Rocketboom, June 8, five days ago now.
I missed it but BoingBoing picked it up.
Really interesting. Rocketboom's Amanda Congdon scored big this time. And Soros comes across as the gentleman that he is. His view of global markets and how they fail to address global problems is very threatening to many people. He is one of the world's richest individuals, and when he puts his money where his mouth is he aims to get results. When a mouth like that is talking, only the most foolish among us would fail to pay attention.
I have great respect for Soros. His intellect seems to match his financial achievements and he has used his considerable financial power responsibly. As far as I know he hasn't had people killed, which is more than can be said for many powerful people.
When Amanda asked him about his "online habits" he responded by calling himself a dinosaur. He said "I have people helping me" take care of that. I bet. Asking Soros about online habits is like asking what brand of laundry detergent he prefers. Amanda is a sweetheart for that question. But as they say, a cat can look at a king.
When he speaks of world markets he says quite simply that there is an idea that "when markets 'do their thing' they will take care of all our problems...This is a misconception." When he says that he has my undivided attention. I am sick to death of the marketplace displacing -- among other values and institutions -- the church. The only thing that makes me sicker, is when I see churches going along with the notion.
The video time is not listed, but it's about five minutes or so.
There was a time that I believed in accidents, that many events were simply 'random" or "coincidental." Bierce's definition of accident as an inevitable event due to the interaction of immutable natural laws always amused me, but only because for a long time I didn't take into account what seem to be natural spiritual laws. In recent years I have noticed what some people call prophetic voices, words that bring forth understandings unexpected but edifying.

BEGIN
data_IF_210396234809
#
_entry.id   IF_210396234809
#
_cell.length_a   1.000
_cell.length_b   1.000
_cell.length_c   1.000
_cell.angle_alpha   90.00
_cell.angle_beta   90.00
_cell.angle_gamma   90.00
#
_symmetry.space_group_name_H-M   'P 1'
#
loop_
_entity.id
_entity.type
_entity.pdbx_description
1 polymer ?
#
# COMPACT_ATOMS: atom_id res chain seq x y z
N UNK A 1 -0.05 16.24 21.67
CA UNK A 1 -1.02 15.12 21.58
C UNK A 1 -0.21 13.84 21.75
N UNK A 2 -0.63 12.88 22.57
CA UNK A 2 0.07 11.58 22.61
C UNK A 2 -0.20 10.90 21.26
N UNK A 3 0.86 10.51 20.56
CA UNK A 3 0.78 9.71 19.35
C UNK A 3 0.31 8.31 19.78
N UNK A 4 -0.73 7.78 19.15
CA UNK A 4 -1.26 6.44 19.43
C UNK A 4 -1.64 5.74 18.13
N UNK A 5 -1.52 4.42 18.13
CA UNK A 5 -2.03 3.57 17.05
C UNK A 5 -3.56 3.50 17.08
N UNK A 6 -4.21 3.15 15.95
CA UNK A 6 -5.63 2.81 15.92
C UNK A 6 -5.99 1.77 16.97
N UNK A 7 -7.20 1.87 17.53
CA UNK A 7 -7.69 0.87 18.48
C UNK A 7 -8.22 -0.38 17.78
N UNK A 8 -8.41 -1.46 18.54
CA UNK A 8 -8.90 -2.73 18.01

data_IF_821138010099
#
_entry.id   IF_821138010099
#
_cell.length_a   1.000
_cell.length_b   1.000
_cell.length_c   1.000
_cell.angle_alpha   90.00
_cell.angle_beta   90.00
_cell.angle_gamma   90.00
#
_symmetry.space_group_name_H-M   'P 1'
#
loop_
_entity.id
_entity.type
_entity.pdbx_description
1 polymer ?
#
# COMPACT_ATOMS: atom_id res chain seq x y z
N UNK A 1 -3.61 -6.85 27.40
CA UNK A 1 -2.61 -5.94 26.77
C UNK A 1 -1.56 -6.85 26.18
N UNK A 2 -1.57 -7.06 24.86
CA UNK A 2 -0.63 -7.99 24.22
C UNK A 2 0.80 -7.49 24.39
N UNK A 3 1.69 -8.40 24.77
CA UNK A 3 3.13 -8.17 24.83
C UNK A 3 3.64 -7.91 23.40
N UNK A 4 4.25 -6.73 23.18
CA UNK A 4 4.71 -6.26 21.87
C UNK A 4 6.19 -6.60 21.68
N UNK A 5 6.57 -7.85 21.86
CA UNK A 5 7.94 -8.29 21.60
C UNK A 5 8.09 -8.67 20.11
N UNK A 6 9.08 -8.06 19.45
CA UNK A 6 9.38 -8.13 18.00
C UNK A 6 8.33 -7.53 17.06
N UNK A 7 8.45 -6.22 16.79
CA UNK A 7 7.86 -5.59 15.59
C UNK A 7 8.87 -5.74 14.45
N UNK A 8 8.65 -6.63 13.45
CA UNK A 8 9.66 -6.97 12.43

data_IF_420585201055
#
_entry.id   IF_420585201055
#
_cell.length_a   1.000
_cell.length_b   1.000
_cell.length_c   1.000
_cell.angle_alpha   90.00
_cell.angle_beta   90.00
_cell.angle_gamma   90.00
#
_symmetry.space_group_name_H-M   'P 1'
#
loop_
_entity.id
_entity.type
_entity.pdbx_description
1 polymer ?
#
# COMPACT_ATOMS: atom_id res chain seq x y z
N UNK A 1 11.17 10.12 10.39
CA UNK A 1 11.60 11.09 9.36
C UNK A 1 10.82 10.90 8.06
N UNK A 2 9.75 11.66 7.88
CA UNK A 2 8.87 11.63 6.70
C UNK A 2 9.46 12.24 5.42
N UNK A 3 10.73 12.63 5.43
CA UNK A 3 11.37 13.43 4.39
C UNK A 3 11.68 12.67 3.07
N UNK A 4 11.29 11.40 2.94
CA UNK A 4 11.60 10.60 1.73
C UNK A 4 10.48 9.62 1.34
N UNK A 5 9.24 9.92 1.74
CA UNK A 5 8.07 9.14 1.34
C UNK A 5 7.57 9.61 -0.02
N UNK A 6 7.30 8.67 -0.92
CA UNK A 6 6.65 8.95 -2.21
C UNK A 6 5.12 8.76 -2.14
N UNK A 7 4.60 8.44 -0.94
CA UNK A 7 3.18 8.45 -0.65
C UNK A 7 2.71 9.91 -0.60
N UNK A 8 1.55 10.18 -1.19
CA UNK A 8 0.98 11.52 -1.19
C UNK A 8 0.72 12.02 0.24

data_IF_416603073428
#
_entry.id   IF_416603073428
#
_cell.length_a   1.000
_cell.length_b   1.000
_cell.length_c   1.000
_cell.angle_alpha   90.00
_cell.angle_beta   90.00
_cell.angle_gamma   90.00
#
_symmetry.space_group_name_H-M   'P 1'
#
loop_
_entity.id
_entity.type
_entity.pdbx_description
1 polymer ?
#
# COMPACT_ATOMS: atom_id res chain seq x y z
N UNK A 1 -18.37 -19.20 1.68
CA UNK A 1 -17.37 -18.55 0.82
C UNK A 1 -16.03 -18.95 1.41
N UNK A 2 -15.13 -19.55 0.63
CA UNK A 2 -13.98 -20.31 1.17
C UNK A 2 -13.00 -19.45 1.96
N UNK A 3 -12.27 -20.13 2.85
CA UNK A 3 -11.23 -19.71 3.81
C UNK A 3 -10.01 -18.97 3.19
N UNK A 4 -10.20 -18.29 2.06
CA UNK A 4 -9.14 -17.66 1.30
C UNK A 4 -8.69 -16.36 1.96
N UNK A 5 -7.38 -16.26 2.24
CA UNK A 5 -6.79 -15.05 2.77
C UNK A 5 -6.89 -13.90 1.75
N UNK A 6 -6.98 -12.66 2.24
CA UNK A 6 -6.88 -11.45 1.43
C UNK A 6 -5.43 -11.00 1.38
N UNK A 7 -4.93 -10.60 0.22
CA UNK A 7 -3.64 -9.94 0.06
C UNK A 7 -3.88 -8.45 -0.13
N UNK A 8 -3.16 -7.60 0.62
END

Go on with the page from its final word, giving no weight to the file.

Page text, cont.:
This morning's post by Dr. Bob fits comfortably into the prophetic mold regarding the Soros interview just cited and my reaction to it. Remember, now, that Soros does not speak in religious terms. From a Christian viewpoint he may be pagan. But his message is not contrary to that of the church. Like Ghandi he might be able to say "give me your Christ, but keep your Christianity." I don't know. But reflect on what Soros says in light of these prophetic words from Dr. Bob.
Western culture has bankrupted the very treasure from which its greatness arose, leaving an increasingly fragile shell of process without principles, institutions without inspiration, governance without grace. Steeped in knowledge yet long in shortcomings, our culture increasingly dismisses the spiritual and transcendent as but mere ignorance or malign superstition, and thus strangles its own lifeblood in its frantic rush to solve problems of the soul with the prescriptions of science and sociology. Our sickness is deep, and pervasive, and ultimately deadly–and made even more dangerous by our peculiar denial that there exists any sickness at all. Such malady takes many forms: from evangelistic secularism, seeking to purge all thought or mention of religion from our collective consciousness; to the intellectual miasma of postmodernism, where the only absolute truth is the denial of absolute truth; to the grand charade, where lust for power or corrupt materialism masquerade in the mantle of religious devotion or a gospel of social justice–which is neither just nor good for society; to the spirituality of the self, which seeks to find God within having denied Him without, and ends up worshiping only ego, in all its hideous manifestations.I claim no inside knowledge. All I know is what I read in the papers...er, what I come across on the blogs. Something here strikes me as prophetic.
There are, it is said, many roads to God–a cozy notion for the intellectually lazy and spiritually slothful, a passing nod to a past glory still spoken of but no longer believed. It is a bromide fast dissolving in a world where religious zealots praise Allah while slaughtering women and children; where men sing of Jesus while drinking poison Koolaid; where televised con-men fleece the faithful while preaching love and generosity; where men of the cloth speak of killing the elderly and suctioning the young with soothing words of “mercy” and “freedom” and “choice.” We are tossed like ships in a storm because we have lost both rudder and mast: the principles which have steered us, and the power which gives us purpose and direction, have been swept away in the rolling swells of material prosperity and the saturating rains of empty information and worthless knowledge.
As usual, I report. You decide.